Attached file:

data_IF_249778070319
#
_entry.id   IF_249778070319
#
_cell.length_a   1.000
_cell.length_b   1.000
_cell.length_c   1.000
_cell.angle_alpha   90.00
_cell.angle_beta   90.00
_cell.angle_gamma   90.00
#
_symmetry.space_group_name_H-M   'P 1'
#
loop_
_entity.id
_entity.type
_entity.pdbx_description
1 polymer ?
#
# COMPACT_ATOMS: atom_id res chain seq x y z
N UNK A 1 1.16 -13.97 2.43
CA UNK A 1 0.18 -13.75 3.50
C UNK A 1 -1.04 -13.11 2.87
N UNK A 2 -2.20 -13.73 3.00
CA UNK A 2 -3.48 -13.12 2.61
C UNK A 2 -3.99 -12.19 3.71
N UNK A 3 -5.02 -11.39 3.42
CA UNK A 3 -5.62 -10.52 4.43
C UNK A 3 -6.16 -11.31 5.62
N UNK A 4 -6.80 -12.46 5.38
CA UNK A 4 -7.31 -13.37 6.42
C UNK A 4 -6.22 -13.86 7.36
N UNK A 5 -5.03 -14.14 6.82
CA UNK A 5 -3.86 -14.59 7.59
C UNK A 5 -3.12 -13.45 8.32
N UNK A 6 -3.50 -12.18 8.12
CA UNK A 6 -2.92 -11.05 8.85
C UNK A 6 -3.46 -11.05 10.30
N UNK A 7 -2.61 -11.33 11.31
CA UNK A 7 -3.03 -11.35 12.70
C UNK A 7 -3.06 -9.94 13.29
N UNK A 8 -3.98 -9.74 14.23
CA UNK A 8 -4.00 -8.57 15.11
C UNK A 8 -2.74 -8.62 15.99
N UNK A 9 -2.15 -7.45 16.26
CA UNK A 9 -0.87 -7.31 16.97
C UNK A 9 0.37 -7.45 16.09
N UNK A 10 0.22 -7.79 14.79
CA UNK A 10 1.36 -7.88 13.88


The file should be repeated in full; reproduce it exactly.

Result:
data_IF_249778070319
#
_entry.id   IF_249778070319
#
_cell.length_a   1.000
_cell.length_b   1.000
_cell.length_c   1.000
_cell.angle_alpha   90.00
_cell.angle_beta   90.00
_cell.angle_gamma   90.00
#
_symmetry.space_group_name_H-M   'P 1'
#
loop_
_entity.id
_entity.type
_entity.pdbx_description
1 polymer ?
#
# COMPACT_ATOMS: atom_id res chain seq x y z
N UNK A 1 1.16 -13.97 2.43
CA UNK A 1 0.18 -13.75 3.50
C UNK A 1 -1.04 -13.11 2.87
N UNK A 2 -2.20 -13.73 3.00
CA UNK A 2 -3.48 -13.12 2.61
C UNK A 2 -3.99 -12.19 3.71
N UNK A 3 -5.02 -11.39 3.42
CA UNK A 3 -5.62 -10.52 4.43
C UNK A 3 -6.16 -11.31 5.62
N UNK A 4 -6.80 -12.46 5.38
CA UNK A 4 -7.31 -13.37 6.42
C UNK A 4 -6.22 -13.86 7.36
N UNK A 5 -5.03 -14.14 6.82
CA UNK A 5 -3.86 -14.59 7.59
C UNK A 5 -3.12 -13.45 8.32
N UNK A 6 -3.50 -12.18 8.12
CA UNK A 6 -2.92 -11.05 8.85
C UNK A 6 -3.46 -11.05 10.30
N UNK A 7 -2.61 -11.33 11.31
CA UNK A 7 -3.03 -11.35 12.70
C UNK A 7 -3.06 -9.94 13.29
N UNK A 8 -3.98 -9.74 14.23
CA UNK A 8 -4.00 -8.57 15.11
C UNK A 8 -2.74 -8.62 15.99
N UNK A 9 -2.15 -7.45 16.26
CA UNK A 9 -0.87 -7.31 16.97
C UNK A 9 0.37 -7.45 16.09
N UNK A 10 0.22 -7.79 14.79
CA UNK A 10 1.36 -7.88 13.88